Law Abiding Citizen
Directed by F. Gary Gray
Bad revenge thrillers are a dime a dozen, and in today's recession, where we need to string up white-collar monsters like Bernie Mahdoff in effigy, these films will do. Just replace embezzlement and tax evasion with murder and coercion and bingo, you've got a way to tap into the hearts of scads of angry people looking to get a rise from a vigilante who punishes anyone that games "the system." F. Gary Gray's Law Abiding Citizen fits that tall order with a less grisly version of Saw, now starring such scruple-free stars as Jamie Foxx and Gerard Butler. Public, consider yourselves served.
In the loaded scenario that screenwriter Kurt (Equilibrium) Wimmer concocted for Law Abiding Citizen, Clyde Shelton (Butler) sees the killer of his wife and children sentenced to a scant three years because Nick Rice (Foxx), a selfish prosecutor with a 96% conviction rate, wants to use the killer to put away a bigger thug instead. Now over the edge, Clyde waits ten years to get ready to torture Nick, a so-called defender of the law, because he didn't do everything he could to help the little guy in his time of need, pally.
Armed with a lot of explosive toys, Clyde promises his revenge is "gonna be biblical." He's got a higher code of ethics than any of Nick's stoopid laws. Mr. Big Shot Lawyer with his fancy-pants "civil rights" only gets right with that kind of Justice after he swears on said Christian tome to become the next District Attorney (you can't miss the scene, probably because Gray lingers on the book in question in close-up for what feels like an eternity). After all, the Bible's rules have no loopholes, making all of Clyde's puffer fish poisonings, box cutter castrations, car bombs and rocket-launching robots the work of a new pulp saint.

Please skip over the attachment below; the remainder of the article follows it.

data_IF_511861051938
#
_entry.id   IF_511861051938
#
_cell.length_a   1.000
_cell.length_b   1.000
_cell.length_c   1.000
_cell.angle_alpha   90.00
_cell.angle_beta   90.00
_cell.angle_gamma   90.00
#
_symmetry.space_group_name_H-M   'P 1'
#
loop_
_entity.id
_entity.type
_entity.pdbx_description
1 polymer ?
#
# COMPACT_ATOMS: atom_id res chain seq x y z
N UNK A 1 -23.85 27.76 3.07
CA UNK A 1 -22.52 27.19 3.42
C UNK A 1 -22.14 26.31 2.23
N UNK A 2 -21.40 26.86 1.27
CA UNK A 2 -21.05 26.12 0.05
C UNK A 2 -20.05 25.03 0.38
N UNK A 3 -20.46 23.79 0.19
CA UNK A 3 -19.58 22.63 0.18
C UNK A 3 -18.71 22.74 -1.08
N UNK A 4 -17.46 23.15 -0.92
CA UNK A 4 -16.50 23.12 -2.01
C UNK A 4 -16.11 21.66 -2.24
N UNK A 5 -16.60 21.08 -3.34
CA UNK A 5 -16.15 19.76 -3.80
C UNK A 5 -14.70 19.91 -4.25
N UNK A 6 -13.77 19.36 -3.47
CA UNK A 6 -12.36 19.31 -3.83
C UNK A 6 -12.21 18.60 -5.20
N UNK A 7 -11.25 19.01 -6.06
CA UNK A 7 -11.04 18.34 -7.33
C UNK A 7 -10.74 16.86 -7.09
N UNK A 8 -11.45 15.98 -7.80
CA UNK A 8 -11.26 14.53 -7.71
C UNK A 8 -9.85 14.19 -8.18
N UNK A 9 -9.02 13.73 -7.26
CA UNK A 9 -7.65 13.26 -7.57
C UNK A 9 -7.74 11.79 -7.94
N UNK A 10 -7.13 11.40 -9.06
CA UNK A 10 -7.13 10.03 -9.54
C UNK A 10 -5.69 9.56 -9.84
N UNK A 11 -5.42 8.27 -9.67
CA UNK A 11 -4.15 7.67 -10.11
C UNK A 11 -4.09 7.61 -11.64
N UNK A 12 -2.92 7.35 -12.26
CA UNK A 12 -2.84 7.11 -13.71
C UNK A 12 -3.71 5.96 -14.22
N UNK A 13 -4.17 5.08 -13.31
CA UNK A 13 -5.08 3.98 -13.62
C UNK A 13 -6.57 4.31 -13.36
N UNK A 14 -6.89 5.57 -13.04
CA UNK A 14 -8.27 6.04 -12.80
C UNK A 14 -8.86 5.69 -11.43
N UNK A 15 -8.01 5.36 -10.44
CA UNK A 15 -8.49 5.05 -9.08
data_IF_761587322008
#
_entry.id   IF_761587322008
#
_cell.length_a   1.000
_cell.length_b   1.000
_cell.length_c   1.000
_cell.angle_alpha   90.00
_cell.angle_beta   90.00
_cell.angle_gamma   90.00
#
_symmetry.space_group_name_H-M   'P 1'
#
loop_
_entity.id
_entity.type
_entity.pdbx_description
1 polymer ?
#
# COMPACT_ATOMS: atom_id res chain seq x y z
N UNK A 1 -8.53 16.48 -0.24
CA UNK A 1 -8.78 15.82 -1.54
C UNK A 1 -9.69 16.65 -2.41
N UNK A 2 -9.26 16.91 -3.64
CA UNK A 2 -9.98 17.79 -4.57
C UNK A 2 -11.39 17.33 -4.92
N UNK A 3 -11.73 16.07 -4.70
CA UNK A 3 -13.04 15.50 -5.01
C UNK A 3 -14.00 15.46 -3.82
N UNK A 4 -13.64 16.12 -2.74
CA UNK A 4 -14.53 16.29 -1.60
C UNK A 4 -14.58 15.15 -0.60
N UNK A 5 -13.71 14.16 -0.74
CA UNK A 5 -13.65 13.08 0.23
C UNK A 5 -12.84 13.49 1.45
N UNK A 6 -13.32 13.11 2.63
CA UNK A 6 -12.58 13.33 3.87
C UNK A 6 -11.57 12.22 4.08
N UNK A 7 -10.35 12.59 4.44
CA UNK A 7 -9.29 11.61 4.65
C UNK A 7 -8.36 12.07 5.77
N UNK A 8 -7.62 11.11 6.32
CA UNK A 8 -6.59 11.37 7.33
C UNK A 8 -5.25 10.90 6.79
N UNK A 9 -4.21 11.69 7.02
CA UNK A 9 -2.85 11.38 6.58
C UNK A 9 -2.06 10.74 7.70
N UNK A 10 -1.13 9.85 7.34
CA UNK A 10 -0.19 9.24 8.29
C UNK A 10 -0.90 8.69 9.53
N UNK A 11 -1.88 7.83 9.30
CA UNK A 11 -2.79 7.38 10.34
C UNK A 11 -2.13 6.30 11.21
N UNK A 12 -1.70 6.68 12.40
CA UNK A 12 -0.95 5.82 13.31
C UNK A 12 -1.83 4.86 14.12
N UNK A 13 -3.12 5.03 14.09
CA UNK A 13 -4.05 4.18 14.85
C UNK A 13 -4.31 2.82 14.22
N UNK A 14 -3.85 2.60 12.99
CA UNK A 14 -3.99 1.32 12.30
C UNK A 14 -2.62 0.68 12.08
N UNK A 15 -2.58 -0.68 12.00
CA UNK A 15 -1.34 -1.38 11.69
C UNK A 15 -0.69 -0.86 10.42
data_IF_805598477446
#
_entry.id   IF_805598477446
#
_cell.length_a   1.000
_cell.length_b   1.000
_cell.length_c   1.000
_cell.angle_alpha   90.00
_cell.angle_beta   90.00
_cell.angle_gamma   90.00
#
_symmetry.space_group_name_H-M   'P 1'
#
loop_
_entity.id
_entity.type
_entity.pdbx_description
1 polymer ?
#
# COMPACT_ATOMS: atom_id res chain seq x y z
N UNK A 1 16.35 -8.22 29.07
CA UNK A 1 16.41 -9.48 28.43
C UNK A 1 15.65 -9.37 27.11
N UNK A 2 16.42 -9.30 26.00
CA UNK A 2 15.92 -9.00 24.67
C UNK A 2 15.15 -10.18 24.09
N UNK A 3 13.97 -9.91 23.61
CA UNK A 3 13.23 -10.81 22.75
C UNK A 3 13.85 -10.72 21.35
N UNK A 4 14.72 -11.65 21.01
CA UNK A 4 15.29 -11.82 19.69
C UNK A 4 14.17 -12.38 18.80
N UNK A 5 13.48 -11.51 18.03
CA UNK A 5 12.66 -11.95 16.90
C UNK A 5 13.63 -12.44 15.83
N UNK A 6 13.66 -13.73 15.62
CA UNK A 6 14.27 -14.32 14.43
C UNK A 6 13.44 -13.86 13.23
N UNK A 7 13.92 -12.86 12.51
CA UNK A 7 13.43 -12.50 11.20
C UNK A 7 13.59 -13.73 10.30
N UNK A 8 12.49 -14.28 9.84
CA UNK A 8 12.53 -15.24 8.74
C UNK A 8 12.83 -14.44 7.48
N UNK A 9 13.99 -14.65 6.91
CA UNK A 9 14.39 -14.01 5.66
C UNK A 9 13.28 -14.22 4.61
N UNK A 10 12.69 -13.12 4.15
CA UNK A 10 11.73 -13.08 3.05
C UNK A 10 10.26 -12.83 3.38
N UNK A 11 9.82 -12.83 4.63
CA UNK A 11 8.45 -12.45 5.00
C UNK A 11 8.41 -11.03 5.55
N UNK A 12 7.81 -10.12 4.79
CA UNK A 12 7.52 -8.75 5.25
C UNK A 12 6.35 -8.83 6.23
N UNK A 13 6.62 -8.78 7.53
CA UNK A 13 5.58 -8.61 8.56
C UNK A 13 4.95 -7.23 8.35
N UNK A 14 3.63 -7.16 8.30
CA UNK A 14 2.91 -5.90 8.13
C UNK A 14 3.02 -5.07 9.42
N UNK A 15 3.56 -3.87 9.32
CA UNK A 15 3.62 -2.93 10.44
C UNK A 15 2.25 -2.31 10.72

Two things separate Law Abiding Citizen from Saw, its grottier "torture porn" cousin. First, a minor difference in the goals of their respective moralizing anti-hero/villains: while Saw's villain sets out to teach people to appreciate life by torturing them, Clyde tries to make Nick respect the Law by breaking it, and the kind that lesser judicial system enforces, too. Second, Law Abiding Citizen features actors that require paychecks not written on toilet tissue—though neither of its headliners earns them. Butler's performance is especially dismal, a smirking Joe Six-Pack impersonation that gives him the disingenuous faux-gravitas of a porn star playing a plumber in his latest hardcore production.
Which is funny because, in light of that first minor difference, Gray and Wimmer seem to think they're making a smarter, classier mousetrap. There's certainly less bloodshed here than in Saw, and a much bigger budget, but not much else has changed. Gray even tries to make his film look as dingy as Saw by using grainy DV cameras, natural lighting and every filter David Fincher ever rejected. Maybe if there were less of the same stultifying self-righteousness in Law Abiding Citizen it wouldn't be a fistful of change shy of mattering.
Opens October 16